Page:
Mike, of Native Son Guide Service, reports that sight fishing for red drum has been good recently. There have been numbers of fish showing up on the lower end of the slot.
Trout fishing seems to be getting better by the day. The fish are still in their winter patterns, and the fishing should improve this month as we get closer to the full moon.
Atlantic bonito should make their appearance the first week of April, but don’t be surprised if it happens earlier this year. The baitfish migration will dictate their arrival.
Flounder are being found in the 90’ range, and once the water begins to rise, they will move closer to shore.

Robin, of Jolly Roger Pier, reports that blow toads and sea mullet are being caught on two hook bottom rigs baited with shrimp. During the warmer weather there were a few bluefish showing up. There haven’t been any during this recent cold snap, but the fishing will improve once the water temperatures begin to rise.

Vinita, of Surf City Pier, reports that sea mullet, blow toads, small flounder, and a few black drum are being caught. A 2.47 lb. drum was caught over the weekend, and the black drum fishing will continue to improve over the next few weeks.
Fresh shrimp on bottom rigs is working best for the mixed bag of bottom fish.

Frank, of Seaview Fishing Pier, reports that anglers are having great success with sea mullet. Some folks are catching 40-50 fish during their outings. Blow toads are also being caught while targeting sea mullet. Fresh cut shrimp on two hook bottom rigs are fooling the fish.
There have also been skates and a few sting rays caught at night.

February 13, 2017

NC Marine Fisheries Commission to hold meeting in Wilmington Feb 15-16, 2017

Email to fishintopsail@gmail.com Carolina TIDELINES - 1/26/17
by CCA NC Cape Fear Chapter

NC Marine Fisheries Commission meets this Wednesday and Thursday at the Hilton Riverside in downtown Wilmington Feb 15 - 16, 2017.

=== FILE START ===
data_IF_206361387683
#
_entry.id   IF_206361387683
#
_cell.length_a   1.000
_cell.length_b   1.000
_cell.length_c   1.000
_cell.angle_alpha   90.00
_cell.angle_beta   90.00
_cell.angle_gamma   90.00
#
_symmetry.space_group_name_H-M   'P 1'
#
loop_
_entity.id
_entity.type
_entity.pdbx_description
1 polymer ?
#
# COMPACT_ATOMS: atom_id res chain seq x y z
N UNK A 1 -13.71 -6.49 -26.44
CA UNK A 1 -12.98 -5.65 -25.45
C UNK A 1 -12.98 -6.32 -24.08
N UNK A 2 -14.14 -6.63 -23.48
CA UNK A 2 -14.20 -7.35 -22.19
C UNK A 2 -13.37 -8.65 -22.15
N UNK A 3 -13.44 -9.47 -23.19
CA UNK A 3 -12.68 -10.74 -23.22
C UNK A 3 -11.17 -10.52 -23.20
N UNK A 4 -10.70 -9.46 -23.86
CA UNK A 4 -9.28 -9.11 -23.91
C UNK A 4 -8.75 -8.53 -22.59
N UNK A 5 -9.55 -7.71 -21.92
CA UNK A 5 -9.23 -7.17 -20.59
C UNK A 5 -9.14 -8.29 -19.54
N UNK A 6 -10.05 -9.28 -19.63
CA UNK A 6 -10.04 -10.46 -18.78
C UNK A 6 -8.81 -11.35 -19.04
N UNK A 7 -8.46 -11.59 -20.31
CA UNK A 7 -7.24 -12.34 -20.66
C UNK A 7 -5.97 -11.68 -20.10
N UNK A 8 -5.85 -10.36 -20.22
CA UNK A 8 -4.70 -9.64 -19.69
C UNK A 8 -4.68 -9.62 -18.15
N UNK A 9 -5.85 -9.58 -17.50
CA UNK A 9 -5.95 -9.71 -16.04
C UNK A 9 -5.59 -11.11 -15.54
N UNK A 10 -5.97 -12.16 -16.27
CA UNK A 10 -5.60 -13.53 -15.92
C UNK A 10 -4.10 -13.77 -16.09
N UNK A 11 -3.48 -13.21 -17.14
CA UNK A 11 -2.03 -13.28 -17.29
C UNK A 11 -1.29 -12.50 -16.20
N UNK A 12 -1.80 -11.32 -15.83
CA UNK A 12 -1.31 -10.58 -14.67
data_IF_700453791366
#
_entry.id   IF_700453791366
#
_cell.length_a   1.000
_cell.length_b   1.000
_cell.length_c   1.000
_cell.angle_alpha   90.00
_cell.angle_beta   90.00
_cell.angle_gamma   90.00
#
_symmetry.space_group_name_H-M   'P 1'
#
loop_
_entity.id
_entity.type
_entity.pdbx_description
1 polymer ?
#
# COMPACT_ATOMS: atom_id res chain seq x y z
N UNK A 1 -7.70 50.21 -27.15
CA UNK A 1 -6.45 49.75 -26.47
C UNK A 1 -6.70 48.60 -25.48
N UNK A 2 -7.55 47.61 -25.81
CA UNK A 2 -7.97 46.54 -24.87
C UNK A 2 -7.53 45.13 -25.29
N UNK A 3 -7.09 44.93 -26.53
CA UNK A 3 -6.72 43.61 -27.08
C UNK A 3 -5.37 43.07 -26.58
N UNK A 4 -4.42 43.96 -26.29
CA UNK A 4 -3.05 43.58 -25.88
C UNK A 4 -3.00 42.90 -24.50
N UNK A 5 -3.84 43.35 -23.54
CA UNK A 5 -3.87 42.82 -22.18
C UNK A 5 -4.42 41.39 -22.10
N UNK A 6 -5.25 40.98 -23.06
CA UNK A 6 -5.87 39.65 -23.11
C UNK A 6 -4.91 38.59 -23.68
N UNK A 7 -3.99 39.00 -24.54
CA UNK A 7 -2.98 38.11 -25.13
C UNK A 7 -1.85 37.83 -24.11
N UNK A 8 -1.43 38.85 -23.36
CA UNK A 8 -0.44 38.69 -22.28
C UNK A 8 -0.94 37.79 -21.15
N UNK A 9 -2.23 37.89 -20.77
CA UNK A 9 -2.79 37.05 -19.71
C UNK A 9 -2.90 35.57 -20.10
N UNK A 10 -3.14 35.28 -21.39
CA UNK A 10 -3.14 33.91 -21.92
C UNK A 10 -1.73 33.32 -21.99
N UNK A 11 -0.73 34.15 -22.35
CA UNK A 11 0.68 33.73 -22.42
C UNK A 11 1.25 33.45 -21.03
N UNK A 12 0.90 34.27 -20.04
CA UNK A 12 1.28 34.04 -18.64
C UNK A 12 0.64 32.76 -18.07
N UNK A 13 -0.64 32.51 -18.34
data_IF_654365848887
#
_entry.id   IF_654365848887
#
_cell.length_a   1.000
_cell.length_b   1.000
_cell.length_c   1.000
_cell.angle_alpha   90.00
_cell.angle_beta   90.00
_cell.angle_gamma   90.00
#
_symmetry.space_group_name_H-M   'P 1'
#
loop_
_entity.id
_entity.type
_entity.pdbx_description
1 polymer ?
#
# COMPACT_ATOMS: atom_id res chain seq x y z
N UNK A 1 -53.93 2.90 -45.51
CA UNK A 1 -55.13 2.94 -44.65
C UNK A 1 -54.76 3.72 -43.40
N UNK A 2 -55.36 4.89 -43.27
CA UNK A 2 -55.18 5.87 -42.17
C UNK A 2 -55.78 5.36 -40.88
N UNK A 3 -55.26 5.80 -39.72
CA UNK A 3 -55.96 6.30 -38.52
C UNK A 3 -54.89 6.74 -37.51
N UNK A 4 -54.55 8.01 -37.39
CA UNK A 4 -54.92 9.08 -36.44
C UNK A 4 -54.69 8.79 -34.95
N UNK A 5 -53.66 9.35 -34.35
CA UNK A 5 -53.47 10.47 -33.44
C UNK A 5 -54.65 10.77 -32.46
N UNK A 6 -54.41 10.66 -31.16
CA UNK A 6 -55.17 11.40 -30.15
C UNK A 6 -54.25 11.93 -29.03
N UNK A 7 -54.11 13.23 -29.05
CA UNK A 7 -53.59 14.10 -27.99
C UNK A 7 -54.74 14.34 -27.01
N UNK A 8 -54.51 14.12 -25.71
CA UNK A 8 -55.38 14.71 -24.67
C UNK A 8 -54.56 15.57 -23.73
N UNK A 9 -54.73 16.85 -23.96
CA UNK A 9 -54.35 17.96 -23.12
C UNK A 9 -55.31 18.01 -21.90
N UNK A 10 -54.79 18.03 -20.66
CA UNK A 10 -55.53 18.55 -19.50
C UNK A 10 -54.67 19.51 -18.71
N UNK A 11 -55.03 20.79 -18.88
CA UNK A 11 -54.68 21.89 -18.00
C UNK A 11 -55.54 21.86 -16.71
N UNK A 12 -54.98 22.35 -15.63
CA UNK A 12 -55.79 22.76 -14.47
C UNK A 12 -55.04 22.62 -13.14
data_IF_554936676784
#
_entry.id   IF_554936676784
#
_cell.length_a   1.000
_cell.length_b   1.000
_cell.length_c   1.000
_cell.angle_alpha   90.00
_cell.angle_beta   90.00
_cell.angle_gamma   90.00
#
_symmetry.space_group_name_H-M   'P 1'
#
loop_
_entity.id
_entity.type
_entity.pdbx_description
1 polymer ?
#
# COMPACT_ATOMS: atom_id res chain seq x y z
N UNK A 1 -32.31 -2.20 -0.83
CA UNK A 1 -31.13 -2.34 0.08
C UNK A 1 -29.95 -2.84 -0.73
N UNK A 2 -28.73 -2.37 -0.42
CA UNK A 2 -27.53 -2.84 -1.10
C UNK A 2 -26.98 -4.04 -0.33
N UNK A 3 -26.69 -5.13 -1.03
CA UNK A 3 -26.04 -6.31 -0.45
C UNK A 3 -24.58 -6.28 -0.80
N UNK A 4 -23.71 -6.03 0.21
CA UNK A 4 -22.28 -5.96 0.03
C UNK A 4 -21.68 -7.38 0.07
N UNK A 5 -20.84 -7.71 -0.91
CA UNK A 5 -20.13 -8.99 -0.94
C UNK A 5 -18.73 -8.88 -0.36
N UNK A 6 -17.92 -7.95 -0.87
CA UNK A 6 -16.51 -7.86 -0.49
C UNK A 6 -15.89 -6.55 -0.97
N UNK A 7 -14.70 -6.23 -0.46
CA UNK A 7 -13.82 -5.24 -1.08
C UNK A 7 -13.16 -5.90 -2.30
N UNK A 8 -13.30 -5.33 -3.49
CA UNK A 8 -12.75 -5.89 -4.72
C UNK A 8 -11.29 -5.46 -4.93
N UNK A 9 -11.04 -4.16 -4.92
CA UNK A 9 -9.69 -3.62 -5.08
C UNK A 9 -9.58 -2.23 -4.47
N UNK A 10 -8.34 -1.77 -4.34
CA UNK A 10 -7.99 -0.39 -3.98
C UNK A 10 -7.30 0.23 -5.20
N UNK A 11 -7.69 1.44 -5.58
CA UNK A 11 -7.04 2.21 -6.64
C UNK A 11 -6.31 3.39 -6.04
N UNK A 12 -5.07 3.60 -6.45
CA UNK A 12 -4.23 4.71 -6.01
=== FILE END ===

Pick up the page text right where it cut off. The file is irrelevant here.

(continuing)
The meeting will begin at 12 noon on Wednesday Feb 15 - 16. with the Chairman's and Director's Reports. Public Comment will be heard beginning at 3pm and running until 8:30 Wednesday night. The Thursday business session will resume at 8:30am with the presentation of the NC Wildlife Federation Petition for Rulemaking to designate all coastal fishing waters not already classified as nursery areas as special secondary nursery areas; establish clear criteria for the opening of shrimp season; and define the type of gear and how and when gear may be used in the special secondary nursery areas during shrimp season. 

Many of you have received an email from NC CATCH or seen their posts on social media trying to alarm the public that these proposed regulations designed to reduce bycatch in our inshore waters will mean consumers will no longer be able to buy NC caught shrimp. It is disappointing that NC CATCH has chosen to pursue a public fear campaign with the sole purpose of promoting the corporate profits of the shrimp industry over the value of our coastal public trust resources. Telling the public that this Petition will make it impossible for them to purchase NC wild-caught shrimp is a complete lie. In fact, every other state on the Atlantic and Gulf coasts that prohibits shrimp harvest in their inshore waters still maintains a healthy shrimp industry. The NC shrimp industry harvest is 3% of the total harvest of the eight states from NC thru TX and is ranked number 6 among these states in shrimp landings.  Second, the Petition does not seek to close our inshore waters, it seeks limits on trawl times and gear size in an effort to reduce bycatch waste and protect our coastal habitat. The entire Pamlico ecosystem has been damaged by industrial shrimp trawling. What about the fishermen that would benefit from a reduction in the killing of hundreds of millions of juvenile fish every year? Does the profit of a few industrial shrimp trawl owners trump the rest of our NC fishing economy that would benefit from these changes? Not to mention the other 10 million citizens of NC that own our coastal public trust resources?